The world's granularity is very low at the moment. He cannot be sure that the spoon his mom set in front of him to stir his coffee is not in fact a fork with the tines blurred together. He reaches out and strokes the concavity and is relieved to confirm that it is a spoon. He fumbles the handle into his hand and stirs the coffee absently. When he is convinced it is cool enough, he takes a cautious sip.
Ten minutes later, his stomach is feeling more settled and he is a little more confident that he has sufficient motor skills to speak.
"I think I made a breakthrough last night," he says across the table, where his mom has been patiently reading the Business section of the New York Times. "If I wasn't so drunk that I imagined it." He glances down at his notes and finds that his sketched flux capacitor schematic is still there, though the lines are a lot shakier than he recalled. He slips the cover of the book closed and pushes it aside.
Marty's first prototype is less efficient than Doc's. He needs to supply 1.34 GW of power to make the time circuits operate. He borrows the required plutonium from a grad student in the nuclear physics department who owes him a favor. Marty is taking no chances with Libyan terrorists. 88 miles per hour remains the speed required, one of those funny implications of the fine structure constant. So he installs his flux capacitor into a battered Aston Martin a professor friend was trying to unload.
He understands the need for secrecy intuitively, though he doesn't have a mathematical justification for it. He doesn't want another Jennifer incident, let alone a Biff incident. Yet the math seems to be saying there isn't any risk of paradox, and time is self-repairing. The math appears to be telling him that what he saw back in 1955, his photograph fading away as he altered the time stream, is a physical impossibility. The empiricist in him knows there's something he hasn't thought of. The daredevil in him says he'll only figure it out by trying it.
All alone in the night, Marty is not sure if he's more excited about driving a time machine or driving Bond's car. The road is empty clear out to the mountains at this time of a weeknight. When he was younger, he would sometimes take a car out on this road to drag race against a rival, but his manhood doesn't get called into question so often now. He slips the car into gear and starts racing against himself.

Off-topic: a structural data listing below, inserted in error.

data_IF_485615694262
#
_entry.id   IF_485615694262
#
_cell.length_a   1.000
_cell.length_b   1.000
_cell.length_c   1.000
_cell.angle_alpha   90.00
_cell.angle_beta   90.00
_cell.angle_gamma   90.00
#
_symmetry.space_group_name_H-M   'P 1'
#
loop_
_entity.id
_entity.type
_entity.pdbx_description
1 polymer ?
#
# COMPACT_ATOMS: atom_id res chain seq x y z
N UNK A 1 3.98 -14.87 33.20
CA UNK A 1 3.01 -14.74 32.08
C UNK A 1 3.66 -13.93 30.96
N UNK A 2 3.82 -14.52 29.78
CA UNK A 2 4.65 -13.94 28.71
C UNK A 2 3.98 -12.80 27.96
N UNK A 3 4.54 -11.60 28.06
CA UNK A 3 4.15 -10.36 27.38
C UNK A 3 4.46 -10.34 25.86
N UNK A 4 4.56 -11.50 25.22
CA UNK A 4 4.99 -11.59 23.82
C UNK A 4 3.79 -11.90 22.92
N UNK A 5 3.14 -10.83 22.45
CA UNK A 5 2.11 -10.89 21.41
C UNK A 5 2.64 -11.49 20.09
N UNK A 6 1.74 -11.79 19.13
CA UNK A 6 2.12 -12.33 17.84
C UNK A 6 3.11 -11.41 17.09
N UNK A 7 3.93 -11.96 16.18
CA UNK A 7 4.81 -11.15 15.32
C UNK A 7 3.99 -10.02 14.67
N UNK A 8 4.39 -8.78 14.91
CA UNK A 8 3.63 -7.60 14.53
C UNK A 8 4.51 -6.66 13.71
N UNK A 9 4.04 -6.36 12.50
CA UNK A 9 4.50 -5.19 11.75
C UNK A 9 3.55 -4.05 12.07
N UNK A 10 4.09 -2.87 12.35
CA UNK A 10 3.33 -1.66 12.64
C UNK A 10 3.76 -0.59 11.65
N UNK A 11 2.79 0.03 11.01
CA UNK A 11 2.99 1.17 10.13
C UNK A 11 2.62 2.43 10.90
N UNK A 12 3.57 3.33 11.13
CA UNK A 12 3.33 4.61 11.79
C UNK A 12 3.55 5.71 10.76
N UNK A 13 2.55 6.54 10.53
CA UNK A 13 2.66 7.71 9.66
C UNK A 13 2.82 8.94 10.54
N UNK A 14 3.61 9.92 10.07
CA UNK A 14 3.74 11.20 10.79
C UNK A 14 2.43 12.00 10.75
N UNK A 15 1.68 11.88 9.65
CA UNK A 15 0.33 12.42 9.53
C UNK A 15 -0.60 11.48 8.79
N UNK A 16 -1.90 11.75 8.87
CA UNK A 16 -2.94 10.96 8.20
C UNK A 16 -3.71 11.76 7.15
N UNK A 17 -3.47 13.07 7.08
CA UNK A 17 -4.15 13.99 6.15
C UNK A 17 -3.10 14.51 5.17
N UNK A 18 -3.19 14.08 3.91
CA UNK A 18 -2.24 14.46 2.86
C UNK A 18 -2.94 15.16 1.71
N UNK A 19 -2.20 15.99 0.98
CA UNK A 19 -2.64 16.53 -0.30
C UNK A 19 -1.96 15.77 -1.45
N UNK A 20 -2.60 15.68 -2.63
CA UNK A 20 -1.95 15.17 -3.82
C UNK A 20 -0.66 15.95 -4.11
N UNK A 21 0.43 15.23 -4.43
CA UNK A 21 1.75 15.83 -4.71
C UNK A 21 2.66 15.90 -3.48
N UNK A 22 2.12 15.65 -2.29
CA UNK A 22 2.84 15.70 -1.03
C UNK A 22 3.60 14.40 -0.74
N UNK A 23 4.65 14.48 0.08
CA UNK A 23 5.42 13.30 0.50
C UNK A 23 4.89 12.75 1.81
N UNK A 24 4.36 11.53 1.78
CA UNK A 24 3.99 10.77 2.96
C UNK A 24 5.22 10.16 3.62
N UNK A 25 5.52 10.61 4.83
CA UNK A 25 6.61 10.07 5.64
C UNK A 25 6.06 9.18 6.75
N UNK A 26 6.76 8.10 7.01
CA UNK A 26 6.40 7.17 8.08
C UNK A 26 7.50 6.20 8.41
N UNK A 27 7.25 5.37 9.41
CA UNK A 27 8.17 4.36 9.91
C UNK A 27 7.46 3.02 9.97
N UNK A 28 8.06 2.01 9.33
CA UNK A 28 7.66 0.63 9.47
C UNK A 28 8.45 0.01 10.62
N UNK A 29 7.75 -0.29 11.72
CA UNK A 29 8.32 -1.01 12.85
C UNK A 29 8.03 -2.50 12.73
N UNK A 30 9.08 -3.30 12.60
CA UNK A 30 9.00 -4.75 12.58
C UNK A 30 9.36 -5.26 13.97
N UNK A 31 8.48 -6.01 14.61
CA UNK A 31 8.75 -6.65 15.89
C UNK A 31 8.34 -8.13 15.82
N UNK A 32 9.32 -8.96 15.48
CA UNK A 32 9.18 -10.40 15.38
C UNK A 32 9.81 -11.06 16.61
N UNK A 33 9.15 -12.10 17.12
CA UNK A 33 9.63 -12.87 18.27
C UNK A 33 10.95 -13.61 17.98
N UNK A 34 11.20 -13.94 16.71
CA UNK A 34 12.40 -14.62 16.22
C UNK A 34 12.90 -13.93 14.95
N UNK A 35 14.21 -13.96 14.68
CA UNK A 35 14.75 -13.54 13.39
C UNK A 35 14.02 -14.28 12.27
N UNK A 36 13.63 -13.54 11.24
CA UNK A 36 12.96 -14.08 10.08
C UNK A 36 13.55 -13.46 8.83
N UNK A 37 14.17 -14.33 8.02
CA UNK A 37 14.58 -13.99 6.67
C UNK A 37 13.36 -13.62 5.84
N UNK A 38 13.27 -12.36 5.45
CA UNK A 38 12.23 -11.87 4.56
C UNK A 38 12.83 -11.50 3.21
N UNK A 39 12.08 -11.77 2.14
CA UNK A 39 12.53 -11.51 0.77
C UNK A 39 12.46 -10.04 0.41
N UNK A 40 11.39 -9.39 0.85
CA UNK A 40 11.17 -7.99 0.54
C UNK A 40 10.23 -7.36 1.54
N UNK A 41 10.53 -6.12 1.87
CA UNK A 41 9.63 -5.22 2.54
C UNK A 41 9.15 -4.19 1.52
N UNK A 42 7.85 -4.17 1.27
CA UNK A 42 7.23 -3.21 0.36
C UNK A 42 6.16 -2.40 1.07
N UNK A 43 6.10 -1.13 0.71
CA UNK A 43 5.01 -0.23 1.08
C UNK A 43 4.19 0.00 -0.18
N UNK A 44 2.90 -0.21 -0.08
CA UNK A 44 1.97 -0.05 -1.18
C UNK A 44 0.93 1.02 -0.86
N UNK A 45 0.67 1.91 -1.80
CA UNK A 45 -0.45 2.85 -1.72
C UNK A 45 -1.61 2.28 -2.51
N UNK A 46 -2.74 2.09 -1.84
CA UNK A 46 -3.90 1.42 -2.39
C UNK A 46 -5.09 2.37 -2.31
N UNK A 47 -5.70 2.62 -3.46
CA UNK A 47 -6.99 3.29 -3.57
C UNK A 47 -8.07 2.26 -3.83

The car builds up speed as he moves her smoothly down the straightaway, working the clutch smoothly and carefully but with a measurable degree of satisfaction. The speedometer dial climbs, first into the fifties and then, as the roar of the wind's drag picks up, into the sixties and seventies.
He is breaking the law now, but that's okay. There aren't any police around, and anyway, surely breaking the laws of physics is a more serious offense. He won't be bringing down the physics cops on him, though. By and large, nature is her own enforcer.
Marty tops the 88mph barrier to the familiar crashing sound and then the frightening and peculiar silence of passing instantaneously through time. Then he slams powerfully on the brakes as he looks around to see where has has ended up.
Unlike previous trips, Marty has taken care to travel on a road built by the WPA, a road he knows will still be continuous when he arrives at 8PM July 13, 1942. Doc had never prepared him for that sort of tedious, careful preparation, but his time in Dr. Benton's lab had shown him that if you thought things out before you performed your experiment, you could avoid a lot of disaster.
The road is dusty and potholed, the vibrations passing through the Aston Martin's sporty, tight suspension and making Marty feel alive with that vivid sensation he has been nostalgic for. The ancient Germans called it Wanderlust, the relentless pursuit of new frontiers that has driven the human race farther in each generation than the past generation had imagined possible. The more Marty learns about himself, the more he is sure that it's what drove Doc Brown as well.
"The worst mistake I ever made in my life," he once told an 18 year old Marty McFly, "Was declining to serve my country during the War. I thought I was being so high-minded, refusing to use my gifts to help bring the Atom Bomb to life. 21 year old physics genius Emmett Brown, standing between Roosevelt and the Doomsday Device. When we learned what Adolf Hitler was really doing over in Europe, I regretted it. But it was too late. I was the stuck-up nerd who went to jail instead of answering his country's call to be part of the Greatest Generation. No wonder the whole town hates me."
"I didn't realize they sent scientists to jail for refusing to work on the Manhattan Project," Marty had said.
"Not usually, but General Groves was suspicious of me. My cousin Wernher was working for the Nazis, and he feared I would defect if he didn't put me somewhere he could keep an eye on me."
He had put his hand on Marty's shoulder, a tender, friendly caress. "Kid, you may not think the choices you make at your age matter that much. When you're so young, it seems like it's easy to fix a mistake you made. The world doesn't work like that. You may be paying for the rest of your life for a slip up you make next week."